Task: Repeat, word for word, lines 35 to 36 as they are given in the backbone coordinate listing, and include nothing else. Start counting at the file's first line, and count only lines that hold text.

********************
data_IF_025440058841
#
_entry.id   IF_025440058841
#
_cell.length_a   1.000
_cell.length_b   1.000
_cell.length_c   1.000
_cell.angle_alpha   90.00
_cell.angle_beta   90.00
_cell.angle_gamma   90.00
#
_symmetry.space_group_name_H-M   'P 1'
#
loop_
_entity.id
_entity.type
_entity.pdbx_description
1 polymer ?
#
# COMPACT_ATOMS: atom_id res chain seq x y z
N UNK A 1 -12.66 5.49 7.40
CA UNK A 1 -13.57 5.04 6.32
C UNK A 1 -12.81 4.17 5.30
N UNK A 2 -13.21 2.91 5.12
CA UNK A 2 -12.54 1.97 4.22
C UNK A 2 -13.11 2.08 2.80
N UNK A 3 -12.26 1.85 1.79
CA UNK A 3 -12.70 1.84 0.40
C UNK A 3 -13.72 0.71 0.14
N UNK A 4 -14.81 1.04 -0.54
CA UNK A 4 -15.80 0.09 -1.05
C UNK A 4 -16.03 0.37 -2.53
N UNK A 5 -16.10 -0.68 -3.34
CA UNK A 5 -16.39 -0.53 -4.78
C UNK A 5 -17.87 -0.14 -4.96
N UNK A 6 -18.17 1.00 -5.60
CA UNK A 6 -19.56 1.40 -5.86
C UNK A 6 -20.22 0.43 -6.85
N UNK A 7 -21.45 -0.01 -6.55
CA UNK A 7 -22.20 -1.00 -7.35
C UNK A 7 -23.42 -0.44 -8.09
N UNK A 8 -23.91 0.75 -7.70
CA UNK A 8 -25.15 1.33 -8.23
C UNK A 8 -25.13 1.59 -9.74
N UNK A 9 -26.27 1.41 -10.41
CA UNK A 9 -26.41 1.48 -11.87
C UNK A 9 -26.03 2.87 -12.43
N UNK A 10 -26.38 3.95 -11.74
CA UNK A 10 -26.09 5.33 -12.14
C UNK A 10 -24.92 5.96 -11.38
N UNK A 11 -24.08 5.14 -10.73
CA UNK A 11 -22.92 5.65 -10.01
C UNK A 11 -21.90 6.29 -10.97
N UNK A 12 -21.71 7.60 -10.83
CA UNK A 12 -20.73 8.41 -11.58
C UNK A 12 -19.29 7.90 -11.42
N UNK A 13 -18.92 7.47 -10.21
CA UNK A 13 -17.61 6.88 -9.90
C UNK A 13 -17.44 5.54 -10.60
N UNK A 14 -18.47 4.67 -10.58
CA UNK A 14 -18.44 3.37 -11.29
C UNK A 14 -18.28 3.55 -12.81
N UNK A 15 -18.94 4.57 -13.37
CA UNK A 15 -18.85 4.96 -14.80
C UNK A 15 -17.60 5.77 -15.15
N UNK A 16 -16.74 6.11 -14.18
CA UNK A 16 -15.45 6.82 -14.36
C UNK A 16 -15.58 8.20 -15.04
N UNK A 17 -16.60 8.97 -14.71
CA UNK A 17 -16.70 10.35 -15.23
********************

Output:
C UNK A 5 -17.87 -0.14 -4.96
N UNK A 6 -18.17 1.00 -5.60